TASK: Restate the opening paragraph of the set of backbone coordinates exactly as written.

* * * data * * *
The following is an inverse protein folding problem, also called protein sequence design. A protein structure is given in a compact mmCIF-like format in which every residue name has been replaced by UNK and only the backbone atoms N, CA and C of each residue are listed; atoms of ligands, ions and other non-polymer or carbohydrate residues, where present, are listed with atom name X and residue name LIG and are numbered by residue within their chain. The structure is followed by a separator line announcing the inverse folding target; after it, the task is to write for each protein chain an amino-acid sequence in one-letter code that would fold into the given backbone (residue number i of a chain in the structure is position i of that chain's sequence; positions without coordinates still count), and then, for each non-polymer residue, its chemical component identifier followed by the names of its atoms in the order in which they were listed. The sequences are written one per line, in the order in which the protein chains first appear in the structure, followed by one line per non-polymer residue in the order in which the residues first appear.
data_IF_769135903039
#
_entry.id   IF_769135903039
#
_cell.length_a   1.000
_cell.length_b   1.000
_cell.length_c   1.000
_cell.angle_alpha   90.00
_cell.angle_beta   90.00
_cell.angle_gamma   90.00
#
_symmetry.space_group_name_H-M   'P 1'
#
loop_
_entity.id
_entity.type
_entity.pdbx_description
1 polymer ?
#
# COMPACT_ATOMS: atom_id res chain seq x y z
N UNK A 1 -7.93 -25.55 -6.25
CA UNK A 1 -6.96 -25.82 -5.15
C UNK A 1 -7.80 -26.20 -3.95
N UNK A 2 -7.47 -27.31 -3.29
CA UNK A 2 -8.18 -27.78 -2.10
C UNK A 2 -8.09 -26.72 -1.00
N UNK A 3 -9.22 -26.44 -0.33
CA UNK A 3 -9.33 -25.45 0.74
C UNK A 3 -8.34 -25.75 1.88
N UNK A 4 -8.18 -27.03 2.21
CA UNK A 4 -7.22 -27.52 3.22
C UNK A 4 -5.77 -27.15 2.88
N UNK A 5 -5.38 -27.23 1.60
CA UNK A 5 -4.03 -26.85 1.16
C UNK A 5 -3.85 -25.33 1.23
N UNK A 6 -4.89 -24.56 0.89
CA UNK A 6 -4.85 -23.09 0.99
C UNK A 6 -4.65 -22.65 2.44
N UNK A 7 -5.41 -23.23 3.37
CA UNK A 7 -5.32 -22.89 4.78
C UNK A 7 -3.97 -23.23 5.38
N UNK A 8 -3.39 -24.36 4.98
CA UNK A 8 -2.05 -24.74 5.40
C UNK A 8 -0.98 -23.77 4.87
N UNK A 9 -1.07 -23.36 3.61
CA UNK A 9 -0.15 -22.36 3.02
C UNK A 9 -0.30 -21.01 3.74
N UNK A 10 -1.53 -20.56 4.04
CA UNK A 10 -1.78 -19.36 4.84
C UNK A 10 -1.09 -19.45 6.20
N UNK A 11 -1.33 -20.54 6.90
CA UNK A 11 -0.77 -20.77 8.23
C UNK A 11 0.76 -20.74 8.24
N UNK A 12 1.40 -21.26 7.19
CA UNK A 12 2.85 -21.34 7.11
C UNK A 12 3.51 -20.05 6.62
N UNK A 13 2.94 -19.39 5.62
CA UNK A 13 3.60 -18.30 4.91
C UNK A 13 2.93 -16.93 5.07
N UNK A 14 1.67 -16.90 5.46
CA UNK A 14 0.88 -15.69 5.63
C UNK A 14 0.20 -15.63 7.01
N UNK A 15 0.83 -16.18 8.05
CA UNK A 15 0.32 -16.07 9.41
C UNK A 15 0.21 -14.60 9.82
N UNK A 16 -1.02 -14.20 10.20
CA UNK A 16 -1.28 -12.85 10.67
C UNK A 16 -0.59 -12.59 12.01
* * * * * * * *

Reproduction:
The following is an inverse protein folding problem, also called protein sequence design. A protein structure is given in a compact mmCIF-like format in which every residue name has been replaced by UNK and only the backbone atoms N, CA and C of each residue are listed; atoms of ligands, ions and other non-polymer or carbohydrate residues, where present, are listed with atom name X and residue name LIG and are numbered by residue within their chain. The structure is followed by a separator line announcing the inverse folding target; after it, the task is to write for each protein chain an amino-acid sequence in one-letter code that would fold into the given backbone (residue number i of a chain in the structure is position i of that chain's sequence; positions without coordinates still count), and then, for each non-polymer residue, its chemical component identifier followed by the names of its atoms in the order in which they were listed. The sequences are written one per line, in the order in which the protein chains first appear in the structure, followed by one line per non-polymer residue in the order in which the residues first appear.